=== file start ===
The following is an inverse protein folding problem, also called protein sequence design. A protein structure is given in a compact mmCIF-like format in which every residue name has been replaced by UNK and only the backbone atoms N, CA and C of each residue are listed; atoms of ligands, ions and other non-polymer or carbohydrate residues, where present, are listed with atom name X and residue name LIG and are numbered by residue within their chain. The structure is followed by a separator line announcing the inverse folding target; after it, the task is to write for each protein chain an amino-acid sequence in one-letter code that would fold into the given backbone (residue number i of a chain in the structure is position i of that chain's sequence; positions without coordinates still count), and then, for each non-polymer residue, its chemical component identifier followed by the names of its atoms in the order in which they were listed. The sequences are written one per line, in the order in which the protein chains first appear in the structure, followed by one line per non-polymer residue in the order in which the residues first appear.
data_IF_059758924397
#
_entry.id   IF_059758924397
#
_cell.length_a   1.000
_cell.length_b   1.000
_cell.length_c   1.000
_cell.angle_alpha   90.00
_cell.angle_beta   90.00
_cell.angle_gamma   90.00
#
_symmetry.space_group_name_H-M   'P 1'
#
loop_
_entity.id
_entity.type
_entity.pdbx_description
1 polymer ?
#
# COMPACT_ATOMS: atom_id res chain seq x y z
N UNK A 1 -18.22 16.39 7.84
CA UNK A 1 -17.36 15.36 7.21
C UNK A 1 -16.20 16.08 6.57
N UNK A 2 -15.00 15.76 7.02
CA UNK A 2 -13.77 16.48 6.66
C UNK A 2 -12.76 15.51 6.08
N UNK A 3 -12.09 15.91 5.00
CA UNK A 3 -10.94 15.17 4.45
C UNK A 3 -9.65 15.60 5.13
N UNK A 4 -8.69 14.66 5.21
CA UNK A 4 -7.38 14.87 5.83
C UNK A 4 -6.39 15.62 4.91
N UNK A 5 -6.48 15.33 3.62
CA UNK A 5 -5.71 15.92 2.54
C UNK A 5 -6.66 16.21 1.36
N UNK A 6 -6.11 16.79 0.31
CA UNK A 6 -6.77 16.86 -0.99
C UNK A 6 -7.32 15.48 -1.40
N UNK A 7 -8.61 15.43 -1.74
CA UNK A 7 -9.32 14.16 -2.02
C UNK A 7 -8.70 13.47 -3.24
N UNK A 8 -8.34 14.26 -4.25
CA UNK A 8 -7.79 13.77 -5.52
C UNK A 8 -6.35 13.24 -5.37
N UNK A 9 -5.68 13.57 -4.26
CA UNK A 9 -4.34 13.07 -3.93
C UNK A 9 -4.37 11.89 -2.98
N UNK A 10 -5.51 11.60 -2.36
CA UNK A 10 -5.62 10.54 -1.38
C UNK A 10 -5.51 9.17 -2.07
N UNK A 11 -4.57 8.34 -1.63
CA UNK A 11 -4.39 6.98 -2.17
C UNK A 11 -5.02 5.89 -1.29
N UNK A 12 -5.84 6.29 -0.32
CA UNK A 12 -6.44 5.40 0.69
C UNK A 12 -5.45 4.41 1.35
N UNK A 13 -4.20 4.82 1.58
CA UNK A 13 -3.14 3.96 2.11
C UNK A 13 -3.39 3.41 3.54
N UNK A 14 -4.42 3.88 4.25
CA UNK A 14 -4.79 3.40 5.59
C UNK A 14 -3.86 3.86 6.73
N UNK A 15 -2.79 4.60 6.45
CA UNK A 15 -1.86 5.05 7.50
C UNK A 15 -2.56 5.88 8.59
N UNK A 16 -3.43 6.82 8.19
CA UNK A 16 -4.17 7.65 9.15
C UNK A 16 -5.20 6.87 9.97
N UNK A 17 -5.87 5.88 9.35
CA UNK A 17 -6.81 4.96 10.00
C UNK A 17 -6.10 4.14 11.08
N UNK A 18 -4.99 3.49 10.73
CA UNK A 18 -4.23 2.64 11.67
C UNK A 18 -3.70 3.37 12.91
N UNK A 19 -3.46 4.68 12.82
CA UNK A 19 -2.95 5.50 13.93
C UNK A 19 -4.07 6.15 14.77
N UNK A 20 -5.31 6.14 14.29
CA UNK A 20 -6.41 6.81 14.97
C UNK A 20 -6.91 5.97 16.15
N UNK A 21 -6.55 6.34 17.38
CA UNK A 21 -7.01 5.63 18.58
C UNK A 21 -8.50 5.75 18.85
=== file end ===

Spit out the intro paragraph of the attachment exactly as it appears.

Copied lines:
The following is an inverse protein folding problem, also called protein sequence design. A protein structure is given in a compact mmCIF-like format in which every residue name has been replaced by UNK and only the backbone atoms N, CA and C of each residue are listed; atoms of ligands, ions and other non-polymer or carbohydrate residues, where present, are listed with atom name X and residue name LIG and are numbered by residue within their chain. The structure is followed by a separator line announcing the inverse folding target; after it, the task is to write for each protein chain an amino-acid sequence in one-letter code that would fold into the given backbone (residue number i of a chain in the structure is position i of that chain's sequence; positions without coordinates still count), and then, for each non-polymer residue, its chemical component identifier followed by the names of its atoms in the order in which they were listed. The sequences are written one per line, in the order in which the protein chains first appear in the structure, followed by one line per non-polymer residue in the order in which the residues first appear.